Here’s a quick video showing some of the things you can do with the bar.
Construction & Dimensions
This is another area where I think this bar really shines. When you first take hold of the bar, you can tell it’s well made. It’s built with tubular steel like many trap/specialty bars and it has corner gussets for additional strength. I like the fact that it weighs 44 lbs, which is close to a traditional Olympic bar (consistent math for the win). Intek recommends a 600 pound weight capacity, which is on the higher end of most quality trap bars. The Biotest Dead Squat Bar is the highest rated trap bar on the market in that regard, but 600 pounds is very respectable among other options.
In looking at the bar, you might think that it would lack balance; however, that isn’t the case at all when it’s in use (it actually feels perfectly balanced). That said, when it’s in a resting position on the floor or in a rack it may have a tendency to lean forward depending on how you put it down. I’ve found this is really only limited to a small amount of weight though. Anything over 135 lbs I’ve found sits parallel and level to the floor. This isn’t a big deal at all regardless, as you can effortlessly bring it back to parallel where it will stay without issue.
One of the biggest reasons I bought this bar is that it’s rackable. The bar itself is 84″ long. There is a 6″ section between the gusset and the collar that allows the bar to easily fit on any standard rack. This is especially important if you want to do work that requires some sort of rack or safety. Things like floor presses, overhead presses, rack pulls, etc… are all available to you with this bar (or any rackable trap bar for the matter).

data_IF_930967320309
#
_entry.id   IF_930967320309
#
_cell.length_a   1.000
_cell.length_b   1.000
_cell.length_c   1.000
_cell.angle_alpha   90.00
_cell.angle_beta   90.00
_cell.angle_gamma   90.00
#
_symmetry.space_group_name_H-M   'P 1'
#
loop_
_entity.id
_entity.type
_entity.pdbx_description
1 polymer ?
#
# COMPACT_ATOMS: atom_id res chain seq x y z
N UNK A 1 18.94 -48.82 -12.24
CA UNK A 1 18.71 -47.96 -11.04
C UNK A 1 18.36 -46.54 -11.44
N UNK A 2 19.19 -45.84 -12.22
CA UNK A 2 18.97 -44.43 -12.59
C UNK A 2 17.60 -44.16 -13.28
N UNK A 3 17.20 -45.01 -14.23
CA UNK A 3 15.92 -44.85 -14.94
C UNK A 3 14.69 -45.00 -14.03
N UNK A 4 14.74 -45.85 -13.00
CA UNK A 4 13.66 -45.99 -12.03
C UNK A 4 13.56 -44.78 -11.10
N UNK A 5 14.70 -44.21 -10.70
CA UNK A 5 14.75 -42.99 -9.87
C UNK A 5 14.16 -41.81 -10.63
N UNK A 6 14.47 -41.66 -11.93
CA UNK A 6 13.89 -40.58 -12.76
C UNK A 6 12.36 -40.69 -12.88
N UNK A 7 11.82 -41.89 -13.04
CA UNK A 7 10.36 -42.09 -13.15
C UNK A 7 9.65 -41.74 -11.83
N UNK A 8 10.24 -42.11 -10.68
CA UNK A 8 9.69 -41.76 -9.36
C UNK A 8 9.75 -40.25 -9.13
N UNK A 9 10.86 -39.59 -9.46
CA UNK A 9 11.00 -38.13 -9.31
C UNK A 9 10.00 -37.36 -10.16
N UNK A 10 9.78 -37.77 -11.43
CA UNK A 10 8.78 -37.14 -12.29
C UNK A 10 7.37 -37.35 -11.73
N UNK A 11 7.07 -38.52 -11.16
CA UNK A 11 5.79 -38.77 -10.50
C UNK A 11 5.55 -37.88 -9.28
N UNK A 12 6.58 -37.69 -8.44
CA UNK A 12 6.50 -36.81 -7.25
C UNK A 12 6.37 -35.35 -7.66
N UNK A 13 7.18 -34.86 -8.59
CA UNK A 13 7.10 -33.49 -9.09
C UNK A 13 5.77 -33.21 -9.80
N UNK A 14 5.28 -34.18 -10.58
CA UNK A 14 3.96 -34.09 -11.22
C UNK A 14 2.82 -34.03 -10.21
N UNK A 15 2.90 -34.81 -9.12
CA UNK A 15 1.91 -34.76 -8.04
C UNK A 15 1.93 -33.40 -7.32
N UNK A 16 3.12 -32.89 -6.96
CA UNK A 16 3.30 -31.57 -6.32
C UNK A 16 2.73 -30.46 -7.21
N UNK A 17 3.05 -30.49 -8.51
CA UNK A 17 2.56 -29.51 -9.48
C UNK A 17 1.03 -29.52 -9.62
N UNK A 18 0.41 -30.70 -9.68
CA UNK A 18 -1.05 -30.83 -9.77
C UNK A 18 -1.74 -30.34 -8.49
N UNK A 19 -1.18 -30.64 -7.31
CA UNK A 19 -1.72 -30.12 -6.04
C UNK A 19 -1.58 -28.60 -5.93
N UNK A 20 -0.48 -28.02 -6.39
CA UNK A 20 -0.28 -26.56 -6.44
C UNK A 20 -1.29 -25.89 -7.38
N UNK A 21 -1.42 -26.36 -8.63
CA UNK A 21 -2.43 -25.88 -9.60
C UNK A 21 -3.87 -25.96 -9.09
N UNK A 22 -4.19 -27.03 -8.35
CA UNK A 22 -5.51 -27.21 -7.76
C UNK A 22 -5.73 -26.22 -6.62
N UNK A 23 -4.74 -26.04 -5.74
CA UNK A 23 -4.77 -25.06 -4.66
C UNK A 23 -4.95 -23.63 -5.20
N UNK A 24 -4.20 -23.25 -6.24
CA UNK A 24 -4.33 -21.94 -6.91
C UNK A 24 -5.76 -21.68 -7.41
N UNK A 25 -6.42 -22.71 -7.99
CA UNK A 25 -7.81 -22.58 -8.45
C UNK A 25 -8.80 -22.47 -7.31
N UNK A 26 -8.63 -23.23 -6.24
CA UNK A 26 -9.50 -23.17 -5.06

The loadable sleeve length is 15″, which, depending on what plates you use, is enough to hit the recommended 600 lb limit with a collar at the end. Speaking of collars, one thing I love about this bar is that the sleeves are 1.96″ in diameter. This means that you can use any collar, whereas on other trap bars with ~1.91″ diameters, you have to use a specialty collar. Another awesome thing about these sleeves… they’re hard chrome (see update #2 at top of review). A common complaint with specialty bars in general is that the powder coating is easily removed when plates slide on and off. The majority of popular rackable trap bar options have powder coated sleeves. Not the Intek. The sleeves look just the way they did when I first unboxed it. That may not be an important factor to everyone, but I personally care the way my bars look, especially over time.
I mentioned early in the review a few considerations with regards to handles. The Intek has a design that I really like for a number of reasons.
The first and probably most noticeable is that the handles are set at an angle. Depending on which way you’re facing, you could have a slightly pronated grip or a slightly supinated grip. I’ve found this to be rather comfortable on a number of lifts. Take pressing movements for example. A lot of people use a football/swiss bar with angled handles for presses. While not quite as exaggerated, the angle on the Intek handles is similar to those bars. It makes for a comfy press.
The second feature that I like is that there are high and low handle options. This is simply not common on a rackable trap bar. Look at the Rogue TB-1 or the Black Widow Training rackable bar for instance. They offer one handle height. In my opinion, this is a huge advantage to owning the Intek functional trap bar. It gives you even more variety to an already versatile bar. In case you’re wondering, the high handle sits about 3.5″ above the center line of the bar. It’s a comfortable height and it makes things like back rows all the easier to get off the ground without having to essentially deadlift the weight up (not that there is anything wrong with deadlifting ever).